Nissan is Readying a Slew of New Products to Boost Sales and Profitability

Chris Teague
by Chris Teague

Nissan sales have languished in recent times, but the automaker has a turnaround plan that leans on improved products that will debut over the next several months. Automotive News obtained information from a recent Nissan dealer meeting that includes outlines for an updated Murano, Rogue, Armada, and more.


The long-running Murano will enter a new generation, gaining more luxury and an updated platform. It will lose the annoying continuously variable transmission in favor of a nine-speed automatic, a move that made the Pathfinder infinitely better to drive a couple of years ago. The crossover will also get a new front end and sportier proportions, though the plan is to make the Murano more luxurious than performance-oriented.


The Rogue gains a new Rock Creek Edition with a slight lift, beefier tires, and a roof rack, similar to the upgrades Nissan gave the Pathfinder that wears the nameplate. A dealer told Automotive News, “It’s a great move because we need a masculine kind of product. But it’s a populated segment for us with all of the configurations the Rogue already has.”


Nissan also detailed plans for partnerships with Mitsubishi and Honda, which will yield accelerated development of new powertrain tech. The automaker will expand its hybrid and plug-in hybrid offerings later in the decade, with new electrified models coming to supplement its currently gas-heavy catalog.


Though the Japanese automaker’s prospects haven’t looked bright, it believes the product push and an increased focus on its marketing campaigns paint a rosier picture of the future. The changes can’t come soon enough for dealers, who have struggled with sales and profitability selling Nissan vehicles.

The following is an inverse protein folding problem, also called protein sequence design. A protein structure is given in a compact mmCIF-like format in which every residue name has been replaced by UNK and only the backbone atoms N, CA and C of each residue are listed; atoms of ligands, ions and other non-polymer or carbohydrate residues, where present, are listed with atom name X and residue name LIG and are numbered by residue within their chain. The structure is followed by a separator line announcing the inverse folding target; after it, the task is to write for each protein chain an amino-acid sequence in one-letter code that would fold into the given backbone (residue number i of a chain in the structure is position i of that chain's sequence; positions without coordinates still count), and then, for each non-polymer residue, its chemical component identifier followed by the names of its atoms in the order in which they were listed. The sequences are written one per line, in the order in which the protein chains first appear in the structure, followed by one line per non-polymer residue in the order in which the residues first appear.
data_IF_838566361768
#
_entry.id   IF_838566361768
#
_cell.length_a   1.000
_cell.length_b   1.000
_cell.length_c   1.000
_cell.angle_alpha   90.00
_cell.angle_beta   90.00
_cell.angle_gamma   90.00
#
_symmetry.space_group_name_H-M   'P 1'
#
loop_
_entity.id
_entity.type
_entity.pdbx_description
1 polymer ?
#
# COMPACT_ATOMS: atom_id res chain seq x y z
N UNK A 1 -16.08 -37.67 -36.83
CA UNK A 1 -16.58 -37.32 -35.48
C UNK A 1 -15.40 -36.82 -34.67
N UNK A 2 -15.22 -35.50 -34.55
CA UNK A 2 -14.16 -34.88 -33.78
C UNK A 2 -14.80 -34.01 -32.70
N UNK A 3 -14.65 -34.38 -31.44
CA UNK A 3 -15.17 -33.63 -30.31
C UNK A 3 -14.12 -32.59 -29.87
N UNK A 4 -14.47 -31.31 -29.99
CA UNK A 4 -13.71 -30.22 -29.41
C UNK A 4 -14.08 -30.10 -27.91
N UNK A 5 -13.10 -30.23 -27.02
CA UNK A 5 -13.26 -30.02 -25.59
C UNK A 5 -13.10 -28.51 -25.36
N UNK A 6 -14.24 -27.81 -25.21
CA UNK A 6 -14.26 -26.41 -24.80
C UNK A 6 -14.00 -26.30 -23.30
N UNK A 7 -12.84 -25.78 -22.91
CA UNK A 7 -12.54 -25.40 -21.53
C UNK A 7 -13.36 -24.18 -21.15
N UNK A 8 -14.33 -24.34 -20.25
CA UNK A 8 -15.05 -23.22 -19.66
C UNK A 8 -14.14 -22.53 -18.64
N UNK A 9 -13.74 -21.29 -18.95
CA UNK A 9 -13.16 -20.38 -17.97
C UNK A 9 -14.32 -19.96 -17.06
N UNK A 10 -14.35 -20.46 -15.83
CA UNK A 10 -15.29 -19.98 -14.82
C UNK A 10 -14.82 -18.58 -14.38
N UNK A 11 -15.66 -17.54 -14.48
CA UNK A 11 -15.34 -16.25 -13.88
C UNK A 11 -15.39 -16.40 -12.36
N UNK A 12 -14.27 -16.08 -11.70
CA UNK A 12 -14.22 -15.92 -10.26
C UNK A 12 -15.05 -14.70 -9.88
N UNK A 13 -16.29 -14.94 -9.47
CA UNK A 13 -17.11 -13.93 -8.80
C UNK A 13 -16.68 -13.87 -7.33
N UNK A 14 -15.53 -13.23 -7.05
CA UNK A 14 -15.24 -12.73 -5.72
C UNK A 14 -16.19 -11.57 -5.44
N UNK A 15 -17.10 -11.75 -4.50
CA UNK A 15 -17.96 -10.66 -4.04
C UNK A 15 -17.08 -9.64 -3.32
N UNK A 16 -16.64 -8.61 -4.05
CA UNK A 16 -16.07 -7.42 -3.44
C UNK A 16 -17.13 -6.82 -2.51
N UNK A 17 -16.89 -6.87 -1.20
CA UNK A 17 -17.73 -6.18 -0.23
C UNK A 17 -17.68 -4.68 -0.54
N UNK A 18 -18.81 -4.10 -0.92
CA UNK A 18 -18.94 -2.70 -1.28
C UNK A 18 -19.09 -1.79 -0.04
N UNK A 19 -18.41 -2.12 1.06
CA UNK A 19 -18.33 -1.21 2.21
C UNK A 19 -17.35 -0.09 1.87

[Image: Jonathon Weiss via Shutterstock]


Become a TTAC insider. Get the latest news, features, TTAC takes, and everything else that gets to the truth about cars first by  subscribing to our newsletter.

Chris Teague
Chris Teague

Chris grew up in, under, and around cars, but took the long way around to becoming an automotive writer. After a career in technology consulting and a trip through business school, Chris began writing about the automotive industry as a way to reconnect with his passion and get behind the wheel of a new car every week. He focuses on taking complex industry stories and making them digestible by any reader. Just don’t expect him to stay away from high-mileage Porsches.

More by Chris Teague

Comments
Join the conversation
2 of 21 comments
  • JLGOLDEN JLGOLDEN on Apr 26, 2024

    I disagree with the author's comment on the current Murano's "annoying CVT". Murano's CVT does not fake shifts like some CVTs attempt, therefore does not cause shift shock or driveline harshness while fumbling between set ratios. Murano's CVT feels genuinely smooth and lets the (great-sounding V6) engine sing and zing along pleasantly.

  • NJRide NJRide on Apr 27, 2024

    Any new Infinitis in these plans? I feel like they might as well replace the QX50 with a Murano upgrade